LGBT History: Mythology III
Homosexuality in the past shows clearly that the different cultures had words (and therefore mental constructs and concepts) of same-sex activity; however since the needs of agricultural/pastoral living require reproduction not only to work the farm but also to provide support for the parent in old age, it was expected that no matter what one's affectional preferences were that each individual would marry and reproduce. Sexuality in ancient Egypt was open, untainted by guilt. Sex was an important part of life - from birth to death and rebirth. Singles and married couples made love. The gods themselves were earthy enough to copulate. The Egyptians even believed in sex in the afterlife. Sex was not taboo. Even the Egyptian religion was filled with tales of adultery, incest, homosexuality and masturbation... with hints of necrophilia! Masculinity and femininity itself were strongly linked with the ability to conceive and bear children.
Originally he was, according to legend, given Upper Egypt to rule while his handsome brother [or sometimes it's said his nephew] Horus ruled over Lower Egypt. After the reunification the two gods were frequently depicted as a couple with the symbol of unity between them. There is also a clear implication of a homosexual relationship and in one myth Seth gives birth to Horus' child.
At least some authors, however, have interpreted an at least more neutral message. In some versions, the act between Horus and Seth was consensual, if improper, and Seth's consumption of Horus' seed produced Thoth's lunar disc, thus being somewhat positive in outcome. Likewise, Seth was not demonized until very late in Egyptian history, and the sexual act has been recorded since the first versions.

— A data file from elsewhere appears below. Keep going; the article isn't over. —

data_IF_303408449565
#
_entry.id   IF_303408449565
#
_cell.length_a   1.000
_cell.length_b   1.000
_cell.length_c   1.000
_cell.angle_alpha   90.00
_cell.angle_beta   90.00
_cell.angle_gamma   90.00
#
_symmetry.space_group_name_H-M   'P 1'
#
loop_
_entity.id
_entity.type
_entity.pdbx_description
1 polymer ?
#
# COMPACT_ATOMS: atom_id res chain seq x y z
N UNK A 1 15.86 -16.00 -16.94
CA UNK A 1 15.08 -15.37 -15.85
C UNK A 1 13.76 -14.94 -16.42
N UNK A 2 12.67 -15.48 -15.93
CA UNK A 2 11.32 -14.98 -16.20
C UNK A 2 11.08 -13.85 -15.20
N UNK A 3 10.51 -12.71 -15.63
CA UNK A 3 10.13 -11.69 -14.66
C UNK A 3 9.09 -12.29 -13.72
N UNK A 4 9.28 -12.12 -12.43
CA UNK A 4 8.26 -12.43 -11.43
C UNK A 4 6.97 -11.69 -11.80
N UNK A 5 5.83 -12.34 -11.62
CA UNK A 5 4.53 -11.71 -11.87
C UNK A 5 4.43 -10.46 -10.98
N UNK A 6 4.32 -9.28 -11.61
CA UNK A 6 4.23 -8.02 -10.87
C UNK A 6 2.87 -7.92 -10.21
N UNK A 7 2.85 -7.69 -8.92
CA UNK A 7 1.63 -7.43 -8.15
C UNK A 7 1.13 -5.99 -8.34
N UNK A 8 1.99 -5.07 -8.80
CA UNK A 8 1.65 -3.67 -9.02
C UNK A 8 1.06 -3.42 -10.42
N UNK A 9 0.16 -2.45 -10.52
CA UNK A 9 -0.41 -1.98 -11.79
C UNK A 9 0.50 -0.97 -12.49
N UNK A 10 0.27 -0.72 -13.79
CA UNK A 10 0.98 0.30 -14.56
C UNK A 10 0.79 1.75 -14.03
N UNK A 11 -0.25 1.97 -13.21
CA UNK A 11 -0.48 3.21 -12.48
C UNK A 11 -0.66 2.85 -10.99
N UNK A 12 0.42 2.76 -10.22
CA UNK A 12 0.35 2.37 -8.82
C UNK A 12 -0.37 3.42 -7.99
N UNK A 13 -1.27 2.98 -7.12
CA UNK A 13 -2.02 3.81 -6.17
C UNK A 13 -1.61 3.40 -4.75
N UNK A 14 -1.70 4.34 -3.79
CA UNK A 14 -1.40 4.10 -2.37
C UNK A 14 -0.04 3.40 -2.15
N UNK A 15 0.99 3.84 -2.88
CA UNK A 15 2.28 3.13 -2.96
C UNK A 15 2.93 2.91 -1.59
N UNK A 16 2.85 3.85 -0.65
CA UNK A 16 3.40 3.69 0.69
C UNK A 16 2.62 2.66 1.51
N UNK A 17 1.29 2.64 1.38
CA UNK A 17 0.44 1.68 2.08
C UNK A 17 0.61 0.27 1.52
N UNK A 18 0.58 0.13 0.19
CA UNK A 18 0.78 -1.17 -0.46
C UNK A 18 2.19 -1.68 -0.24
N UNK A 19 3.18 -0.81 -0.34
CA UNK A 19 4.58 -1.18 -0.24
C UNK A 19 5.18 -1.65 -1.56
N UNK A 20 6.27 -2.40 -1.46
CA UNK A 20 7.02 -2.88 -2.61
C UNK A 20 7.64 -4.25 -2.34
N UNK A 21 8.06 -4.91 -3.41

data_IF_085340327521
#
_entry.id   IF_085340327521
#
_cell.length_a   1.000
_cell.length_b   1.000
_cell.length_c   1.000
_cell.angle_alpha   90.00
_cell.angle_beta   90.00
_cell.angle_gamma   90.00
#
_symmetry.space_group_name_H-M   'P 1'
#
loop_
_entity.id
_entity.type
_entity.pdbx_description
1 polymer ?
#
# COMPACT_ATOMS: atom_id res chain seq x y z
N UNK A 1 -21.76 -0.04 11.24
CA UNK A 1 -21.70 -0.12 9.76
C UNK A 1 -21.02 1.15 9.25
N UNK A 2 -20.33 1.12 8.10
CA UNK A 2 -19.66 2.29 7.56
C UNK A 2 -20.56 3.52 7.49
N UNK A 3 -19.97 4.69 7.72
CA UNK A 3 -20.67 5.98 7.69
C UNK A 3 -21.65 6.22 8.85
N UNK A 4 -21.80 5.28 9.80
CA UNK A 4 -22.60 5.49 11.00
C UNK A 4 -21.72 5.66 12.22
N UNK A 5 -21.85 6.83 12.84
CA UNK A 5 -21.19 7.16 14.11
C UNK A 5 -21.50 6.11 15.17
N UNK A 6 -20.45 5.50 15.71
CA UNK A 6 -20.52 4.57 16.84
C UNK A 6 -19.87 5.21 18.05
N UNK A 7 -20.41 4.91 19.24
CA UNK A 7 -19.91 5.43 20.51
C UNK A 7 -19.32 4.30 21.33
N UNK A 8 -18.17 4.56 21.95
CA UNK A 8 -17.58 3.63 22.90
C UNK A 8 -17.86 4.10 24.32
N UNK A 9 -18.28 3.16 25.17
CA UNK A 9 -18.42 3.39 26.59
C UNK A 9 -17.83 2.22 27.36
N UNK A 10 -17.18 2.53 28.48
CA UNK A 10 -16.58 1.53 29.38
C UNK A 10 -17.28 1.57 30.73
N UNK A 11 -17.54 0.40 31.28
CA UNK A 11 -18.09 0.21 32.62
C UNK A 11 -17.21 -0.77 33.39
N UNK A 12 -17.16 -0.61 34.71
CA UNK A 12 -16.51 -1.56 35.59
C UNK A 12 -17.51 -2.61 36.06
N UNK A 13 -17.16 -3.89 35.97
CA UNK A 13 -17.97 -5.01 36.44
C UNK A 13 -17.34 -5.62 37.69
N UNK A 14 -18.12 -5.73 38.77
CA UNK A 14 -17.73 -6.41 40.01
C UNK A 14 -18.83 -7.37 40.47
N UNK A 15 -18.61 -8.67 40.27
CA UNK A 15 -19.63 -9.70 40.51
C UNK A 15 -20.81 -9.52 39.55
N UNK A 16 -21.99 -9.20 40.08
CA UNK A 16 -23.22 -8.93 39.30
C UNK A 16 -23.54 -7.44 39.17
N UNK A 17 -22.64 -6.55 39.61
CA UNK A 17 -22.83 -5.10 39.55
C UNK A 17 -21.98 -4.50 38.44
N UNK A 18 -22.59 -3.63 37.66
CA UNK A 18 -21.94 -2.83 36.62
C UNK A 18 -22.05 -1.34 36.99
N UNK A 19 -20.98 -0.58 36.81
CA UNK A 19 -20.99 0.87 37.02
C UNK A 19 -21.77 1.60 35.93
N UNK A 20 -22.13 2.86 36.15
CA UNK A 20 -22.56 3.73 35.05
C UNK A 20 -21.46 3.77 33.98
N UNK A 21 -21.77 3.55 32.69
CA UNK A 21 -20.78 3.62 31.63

According to one later myth Seth attempts to disgrace Horus by being the active partner in sex with him but on his mother's advice Horus catches Seth's semen in his hand and puts it on Seth's favorite food - lettuce which Seth then unknowingly eats. Seth, thinking his semen is inside Horus calls the judges and asks them to determine who it is who has been impregnated. Much to his surprise when the judges call forth the semen it responds from his own stomach disgracing himself and exonerating Horus.
Another legend has it that Seth tried to rape Horus, and that for several days that two battled, transformed into hippopotami in the Nile. Seth tore out Horus' eye but Horus ripped off Seth's penis. Eventually, however, after the intervention of Thoth, the monkey-like god of wisdom, the two gods’ were reconciled.
The legendary sexual struggle and eventual reconciliation between the two gods are viewed by historians as allegories for the fighting between upper and Lower Egypt which finally led to the country unifying around 3000BC.
Horus is God of the Sky and the Pharaoh, the child of Isis and Osiris. In one tale documented well in Richard Parkinson’s Homosexual Desire and Middle Kingdom Literature, Horus is either raped or seduced into a sexual encounter.
In the creation story for the Egyptian gods, the first deity, Atum (Ra), was both male and female, according to studies by researcher Mark Brustman. The ancestor to all self-produced two offspring, Shu and Tefnut, through either a sneeze or his own semen.
Isis was among the few goddesses worshipped by the Egyptians and their Mediterranean neighbors in Greece and Rome. The Great Mother Goddess and a protector of children, she also cared for society’s outcast, which may be why gay priests in ancient Egypt worshipped the deity. In one tale documented at Isiopolis, Isis appeared in a dream accompanied by an Egyptian retinue to calm the pregnant Telethusa, who feared she would deliver a girl against her husband’s wishes. Isis told the mother to carry the child, Iphis, who was born a girl but raised as a boy. Later in life, Iphis called on Isis to change his gender to male, an ancient gender affirmation granted by divine means.
Hapi, the god of the Nile, is depicted in hieroglyphics as an intersex person with a ceremonial false beard and breasts. While generally referred to as male, the god also was also considered a symbol of fertility.